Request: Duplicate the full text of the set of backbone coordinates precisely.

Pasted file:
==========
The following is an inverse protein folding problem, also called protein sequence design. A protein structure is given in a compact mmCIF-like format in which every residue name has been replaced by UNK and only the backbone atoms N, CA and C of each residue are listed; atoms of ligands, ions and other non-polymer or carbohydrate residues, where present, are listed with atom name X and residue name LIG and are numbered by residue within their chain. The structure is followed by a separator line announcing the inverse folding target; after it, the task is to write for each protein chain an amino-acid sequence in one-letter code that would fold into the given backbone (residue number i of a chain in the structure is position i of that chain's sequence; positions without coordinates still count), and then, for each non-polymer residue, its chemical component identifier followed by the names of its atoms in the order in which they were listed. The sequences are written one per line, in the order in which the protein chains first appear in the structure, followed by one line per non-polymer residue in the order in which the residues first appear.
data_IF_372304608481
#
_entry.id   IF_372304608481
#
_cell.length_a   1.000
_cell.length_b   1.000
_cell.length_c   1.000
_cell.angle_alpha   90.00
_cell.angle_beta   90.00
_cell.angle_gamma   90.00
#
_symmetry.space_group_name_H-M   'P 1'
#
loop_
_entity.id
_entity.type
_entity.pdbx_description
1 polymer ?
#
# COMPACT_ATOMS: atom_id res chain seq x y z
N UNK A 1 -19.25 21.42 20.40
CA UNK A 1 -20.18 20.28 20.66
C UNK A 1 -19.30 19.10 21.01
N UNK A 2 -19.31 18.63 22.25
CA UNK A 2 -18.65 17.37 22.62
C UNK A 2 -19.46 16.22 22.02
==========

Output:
The following is an inverse protein folding problem, also called protein sequence design. A protein structure is given in a compact mmCIF-like format in which every residue name has been replaced by UNK and only the backbone atoms N, CA and C of each residue are listed; atoms of ligands, ions and other non-polymer or carbohydrate residues, where present, are listed with atom name X and residue name LIG and are numbered by residue within their chain. The structure is followed by a separator line announcing the inverse folding target; after it, the task is to write for each protein chain an amino-acid sequence in one-letter code that would fold into the given backbone (residue number i of a chain in the structure is position i of that chain's sequence; positions without coordinates still count), and then, for each non-polymer residue, its chemical component identifier followed by the names of its atoms in the order in which they were listed. The sequences are written one per line, in the order in which the protein chains first appear in the structure, followed by one line per non-polymer residue in the order in which the residues first appear.
data_IF_372304608481
#
_entry.id   IF_372304608481
#
_cell.length_a   1.000
_cell.length_b   1.000
_cell.length_c   1.000
_cell.angle_alpha   90.00
_cell.angle_beta   90.00
_cell.angle_gamma   90.00
#
_symmetry.space_group_name_H-M   'P 1'
#
loop_
_entity.id
_entity.type
_entity.pdbx_description
1 polymer ?
#
# COMPACT_ATOMS: atom_id res chain seq x y z
N UNK A 1 -19.25 21.42 20.40
CA UNK A 1 -20.18 20.28 20.66
C UNK A 1 -19.30 19.10 21.01
N UNK A 2 -19.31 18.63 22.25
CA UNK A 2 -18.65 17.37 22.62
C UNK A 2 -19.46 16.22 22.02